6. How do I calculate the rule of 72 using Matlab?

    In finance, the rule of 72 is a useful shortcut to assess how long it takes an investment to double given its annual growth ... Read Full Answer >>
Related Articles
  1. Active Trading Fundamentals

    Understanding Investor Behavior

    Discover how some strange human tendencies can play out in the market, posing the question: are we really rational?
  2. Fundamental Analysis

    Find The Right Fit With Probability Distributions

    Discover a few of the most popular probability distributions and how to calculate them.
  3. Active Trading Fundamentals

    Efficient Market Hypothesis: Is The Stock Market Efficient?

    Deciding whether it's possible to attain above-average returns requires an understanding of EMH.
  4. Economics

    Understanding Limited Liability

    Limited liability is a legal concept that protects equity owners from personal losses due to their ownership interest in the company.
  5. Fundamental Analysis

    Explaining the Empirical Rule

    The empirical rule provides a quick estimate of the spread of data in a normal statistical distribution.
  6. Economics

    Explaining Demographics

    Demographics is the study and categorization of people based on factors such as income level, education, gender, race, age, and employment.
  7. Fundamental Analysis

    Calculating Degree of Financial Leverage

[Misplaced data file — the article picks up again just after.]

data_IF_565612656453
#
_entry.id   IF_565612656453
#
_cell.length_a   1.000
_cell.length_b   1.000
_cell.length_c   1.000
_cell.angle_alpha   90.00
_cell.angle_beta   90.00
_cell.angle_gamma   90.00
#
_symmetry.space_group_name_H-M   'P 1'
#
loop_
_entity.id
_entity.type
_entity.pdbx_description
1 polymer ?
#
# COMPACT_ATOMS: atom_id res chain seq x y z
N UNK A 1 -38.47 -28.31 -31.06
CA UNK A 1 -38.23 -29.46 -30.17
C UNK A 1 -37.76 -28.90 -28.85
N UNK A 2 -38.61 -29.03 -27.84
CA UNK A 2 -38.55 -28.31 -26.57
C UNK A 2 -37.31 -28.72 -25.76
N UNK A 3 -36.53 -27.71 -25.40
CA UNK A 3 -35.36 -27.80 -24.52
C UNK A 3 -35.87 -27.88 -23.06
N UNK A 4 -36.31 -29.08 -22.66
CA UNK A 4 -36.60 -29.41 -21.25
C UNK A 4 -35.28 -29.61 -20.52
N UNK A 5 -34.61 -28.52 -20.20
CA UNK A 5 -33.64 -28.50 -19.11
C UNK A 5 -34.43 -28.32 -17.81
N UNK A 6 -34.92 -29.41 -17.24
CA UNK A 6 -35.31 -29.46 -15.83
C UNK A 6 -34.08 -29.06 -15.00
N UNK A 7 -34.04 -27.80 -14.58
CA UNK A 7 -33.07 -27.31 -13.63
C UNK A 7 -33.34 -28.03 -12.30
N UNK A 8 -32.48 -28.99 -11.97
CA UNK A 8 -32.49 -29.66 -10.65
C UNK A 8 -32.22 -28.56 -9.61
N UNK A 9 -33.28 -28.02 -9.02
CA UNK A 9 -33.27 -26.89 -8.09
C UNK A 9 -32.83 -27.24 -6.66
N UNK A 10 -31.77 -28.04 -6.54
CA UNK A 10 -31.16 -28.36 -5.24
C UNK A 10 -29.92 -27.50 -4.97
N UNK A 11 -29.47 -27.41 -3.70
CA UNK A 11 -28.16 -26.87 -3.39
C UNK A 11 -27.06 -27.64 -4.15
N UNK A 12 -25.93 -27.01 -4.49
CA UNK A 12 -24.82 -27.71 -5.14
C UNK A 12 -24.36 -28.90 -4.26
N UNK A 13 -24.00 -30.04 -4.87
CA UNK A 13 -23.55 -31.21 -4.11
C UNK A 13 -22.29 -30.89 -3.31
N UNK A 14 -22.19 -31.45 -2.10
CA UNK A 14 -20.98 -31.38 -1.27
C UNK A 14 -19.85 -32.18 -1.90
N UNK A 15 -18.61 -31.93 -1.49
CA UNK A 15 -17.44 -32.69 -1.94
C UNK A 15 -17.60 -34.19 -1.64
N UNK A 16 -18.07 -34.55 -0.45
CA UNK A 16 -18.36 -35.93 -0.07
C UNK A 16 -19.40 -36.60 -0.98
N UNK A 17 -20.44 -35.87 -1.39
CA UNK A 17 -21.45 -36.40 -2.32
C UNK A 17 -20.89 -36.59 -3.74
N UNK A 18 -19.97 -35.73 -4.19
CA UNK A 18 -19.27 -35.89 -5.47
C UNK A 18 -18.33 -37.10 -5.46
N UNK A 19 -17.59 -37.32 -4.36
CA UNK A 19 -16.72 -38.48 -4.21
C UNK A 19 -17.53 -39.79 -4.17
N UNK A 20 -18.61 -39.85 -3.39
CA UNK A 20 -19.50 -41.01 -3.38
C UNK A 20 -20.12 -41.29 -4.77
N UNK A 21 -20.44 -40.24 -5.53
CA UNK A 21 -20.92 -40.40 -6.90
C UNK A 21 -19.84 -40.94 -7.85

Degree of financial leverage (DFL) is a metric that measures the sensitivity of a company’s operating income due to changes in its capital structure.
  8. Economics

    What Does Capital Intensive Mean?

    Capital intensive refers to a business or industry that requires a substantial amount of money or financial resources to engage in its specific business.
  9. Investing Basics

    What Does Nominal Mean?

    Nominal refers to an unadjusted value or change in value.
  10. Fundamental Analysis

    The Importance Of LIBOR In Financial Markets

    What is LIBOR and why are its interest rates so important to the financial markets?

You May Also Like

Hot Definitions
  1. Bund

    A bond issued by Germany's federal government, or the German word for "bond." Bunds are the German equivalent of U.S. Treasury ...
  2. European Central Bank - ECB

    The central bank responsible for the monetary system of the European Union (EU) and the euro currency. The bank was formed ...
  3. Quantitative Easing

    An unconventional monetary policy in which a central bank purchases private sector financial assets in order to lower interest ...
  4. Current Account Deficit

    A measurement of a country’s trade in which the value of goods and services it imports exceeds the value of goods and services ...
  5. International Monetary Fund - IMF

    An international organization created for the purpose of: 1. Promoting global monetary and exchange stability. 2. Facilitating ...
  6. Risk-Return Tradeoff

    The principle that potential return rises with an increase in risk. Low levels of uncertainty (low-risk) are associated with ...
Trading Center
×

You are using adblocking software

Want access to all of Investopedia? Add us to your “whitelist”
so you'll never miss a feature!